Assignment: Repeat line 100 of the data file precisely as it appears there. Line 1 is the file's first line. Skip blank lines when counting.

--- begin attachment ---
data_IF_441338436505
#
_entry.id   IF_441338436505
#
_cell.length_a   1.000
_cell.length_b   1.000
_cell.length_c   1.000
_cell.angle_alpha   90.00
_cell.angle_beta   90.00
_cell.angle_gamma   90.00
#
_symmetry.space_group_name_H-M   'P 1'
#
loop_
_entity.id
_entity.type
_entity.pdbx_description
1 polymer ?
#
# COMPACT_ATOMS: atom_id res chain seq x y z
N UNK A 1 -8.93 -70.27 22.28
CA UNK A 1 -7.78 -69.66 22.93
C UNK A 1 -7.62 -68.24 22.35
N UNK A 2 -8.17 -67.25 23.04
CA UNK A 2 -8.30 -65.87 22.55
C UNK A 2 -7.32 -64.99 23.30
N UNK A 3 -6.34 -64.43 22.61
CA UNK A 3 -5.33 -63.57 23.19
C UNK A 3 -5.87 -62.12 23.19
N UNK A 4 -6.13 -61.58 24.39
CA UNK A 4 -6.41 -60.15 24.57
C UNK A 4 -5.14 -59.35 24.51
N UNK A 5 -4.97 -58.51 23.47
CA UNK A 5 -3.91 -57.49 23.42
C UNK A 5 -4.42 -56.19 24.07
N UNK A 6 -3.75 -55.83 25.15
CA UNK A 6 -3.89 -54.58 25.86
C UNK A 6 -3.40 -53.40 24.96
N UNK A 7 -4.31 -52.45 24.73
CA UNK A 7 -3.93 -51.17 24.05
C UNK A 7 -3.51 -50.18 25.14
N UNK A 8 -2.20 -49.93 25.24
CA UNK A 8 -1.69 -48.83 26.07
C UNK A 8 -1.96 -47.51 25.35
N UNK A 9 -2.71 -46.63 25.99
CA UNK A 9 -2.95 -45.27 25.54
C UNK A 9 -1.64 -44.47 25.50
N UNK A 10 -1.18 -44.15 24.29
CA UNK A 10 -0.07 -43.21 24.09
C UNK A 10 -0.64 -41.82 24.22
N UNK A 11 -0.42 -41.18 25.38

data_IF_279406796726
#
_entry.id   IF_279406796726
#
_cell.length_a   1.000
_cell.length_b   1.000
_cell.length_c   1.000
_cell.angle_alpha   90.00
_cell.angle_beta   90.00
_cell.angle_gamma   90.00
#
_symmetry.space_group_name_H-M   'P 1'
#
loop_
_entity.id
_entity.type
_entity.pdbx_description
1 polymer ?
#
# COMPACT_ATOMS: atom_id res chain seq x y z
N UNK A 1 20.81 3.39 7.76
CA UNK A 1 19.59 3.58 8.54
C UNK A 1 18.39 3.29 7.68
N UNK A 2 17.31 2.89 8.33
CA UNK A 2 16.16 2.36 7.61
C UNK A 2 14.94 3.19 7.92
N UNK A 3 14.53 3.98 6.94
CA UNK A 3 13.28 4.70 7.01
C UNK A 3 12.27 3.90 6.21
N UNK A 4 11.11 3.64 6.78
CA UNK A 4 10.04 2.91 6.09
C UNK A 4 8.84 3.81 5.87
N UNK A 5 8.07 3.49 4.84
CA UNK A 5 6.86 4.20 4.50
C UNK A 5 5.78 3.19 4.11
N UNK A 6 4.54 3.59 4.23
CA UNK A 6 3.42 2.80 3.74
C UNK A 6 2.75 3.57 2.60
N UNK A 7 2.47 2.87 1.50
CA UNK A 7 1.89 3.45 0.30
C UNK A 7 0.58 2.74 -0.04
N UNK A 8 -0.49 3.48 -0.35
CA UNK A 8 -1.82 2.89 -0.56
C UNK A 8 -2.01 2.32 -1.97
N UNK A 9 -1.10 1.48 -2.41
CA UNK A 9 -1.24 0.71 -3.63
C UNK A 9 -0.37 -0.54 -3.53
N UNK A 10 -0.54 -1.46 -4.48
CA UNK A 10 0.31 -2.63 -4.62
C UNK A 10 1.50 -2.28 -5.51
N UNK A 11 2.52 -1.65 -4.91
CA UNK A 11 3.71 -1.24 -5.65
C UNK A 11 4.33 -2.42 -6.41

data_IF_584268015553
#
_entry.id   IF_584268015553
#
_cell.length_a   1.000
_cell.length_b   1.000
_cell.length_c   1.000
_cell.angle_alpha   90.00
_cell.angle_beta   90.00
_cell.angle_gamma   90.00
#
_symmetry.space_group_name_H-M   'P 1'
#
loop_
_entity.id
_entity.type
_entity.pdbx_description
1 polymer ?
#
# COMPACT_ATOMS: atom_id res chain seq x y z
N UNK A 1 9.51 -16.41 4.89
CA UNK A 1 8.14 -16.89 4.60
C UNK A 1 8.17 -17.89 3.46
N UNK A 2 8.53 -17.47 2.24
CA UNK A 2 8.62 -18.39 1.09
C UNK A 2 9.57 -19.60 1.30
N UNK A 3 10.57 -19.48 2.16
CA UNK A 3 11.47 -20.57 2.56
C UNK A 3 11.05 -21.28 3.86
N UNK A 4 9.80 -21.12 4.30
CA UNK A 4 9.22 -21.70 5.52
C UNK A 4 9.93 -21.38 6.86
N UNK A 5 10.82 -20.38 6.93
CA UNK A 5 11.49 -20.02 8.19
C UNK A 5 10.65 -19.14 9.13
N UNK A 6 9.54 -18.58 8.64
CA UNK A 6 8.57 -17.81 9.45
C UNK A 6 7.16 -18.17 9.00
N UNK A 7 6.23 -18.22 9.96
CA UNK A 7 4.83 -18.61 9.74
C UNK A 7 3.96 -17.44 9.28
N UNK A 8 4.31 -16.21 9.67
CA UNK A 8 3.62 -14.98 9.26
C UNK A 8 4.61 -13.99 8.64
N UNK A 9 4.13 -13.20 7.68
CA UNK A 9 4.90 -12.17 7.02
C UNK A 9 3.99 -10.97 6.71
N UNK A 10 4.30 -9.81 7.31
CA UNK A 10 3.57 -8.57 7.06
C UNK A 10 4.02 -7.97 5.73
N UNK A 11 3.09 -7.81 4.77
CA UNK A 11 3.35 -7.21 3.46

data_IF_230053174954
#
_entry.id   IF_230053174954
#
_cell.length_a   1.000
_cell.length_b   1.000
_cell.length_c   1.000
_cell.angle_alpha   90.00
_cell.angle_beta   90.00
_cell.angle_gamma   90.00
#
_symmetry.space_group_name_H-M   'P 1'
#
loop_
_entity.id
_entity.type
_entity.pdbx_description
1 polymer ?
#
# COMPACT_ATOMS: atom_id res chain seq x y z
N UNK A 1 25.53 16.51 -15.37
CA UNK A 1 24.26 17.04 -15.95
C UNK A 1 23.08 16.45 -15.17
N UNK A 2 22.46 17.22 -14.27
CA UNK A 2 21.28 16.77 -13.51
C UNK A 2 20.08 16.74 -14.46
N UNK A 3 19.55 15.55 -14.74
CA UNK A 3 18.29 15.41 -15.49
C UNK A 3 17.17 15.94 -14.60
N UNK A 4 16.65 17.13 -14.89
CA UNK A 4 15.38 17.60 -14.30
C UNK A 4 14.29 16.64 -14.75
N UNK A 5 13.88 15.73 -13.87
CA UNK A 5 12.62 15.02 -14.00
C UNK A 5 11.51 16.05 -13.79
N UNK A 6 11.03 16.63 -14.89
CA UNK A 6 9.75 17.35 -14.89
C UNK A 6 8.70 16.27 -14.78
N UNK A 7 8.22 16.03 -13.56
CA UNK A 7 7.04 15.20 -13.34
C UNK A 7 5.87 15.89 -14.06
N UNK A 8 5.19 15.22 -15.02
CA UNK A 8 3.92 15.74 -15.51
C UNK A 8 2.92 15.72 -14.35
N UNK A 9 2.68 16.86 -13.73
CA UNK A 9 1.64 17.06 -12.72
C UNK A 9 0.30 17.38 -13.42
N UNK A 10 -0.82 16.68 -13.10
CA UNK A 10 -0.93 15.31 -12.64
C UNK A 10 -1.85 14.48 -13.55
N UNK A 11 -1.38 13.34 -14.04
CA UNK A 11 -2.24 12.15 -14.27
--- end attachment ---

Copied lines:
CA UNK A 10 0.31 -2.63 -4.62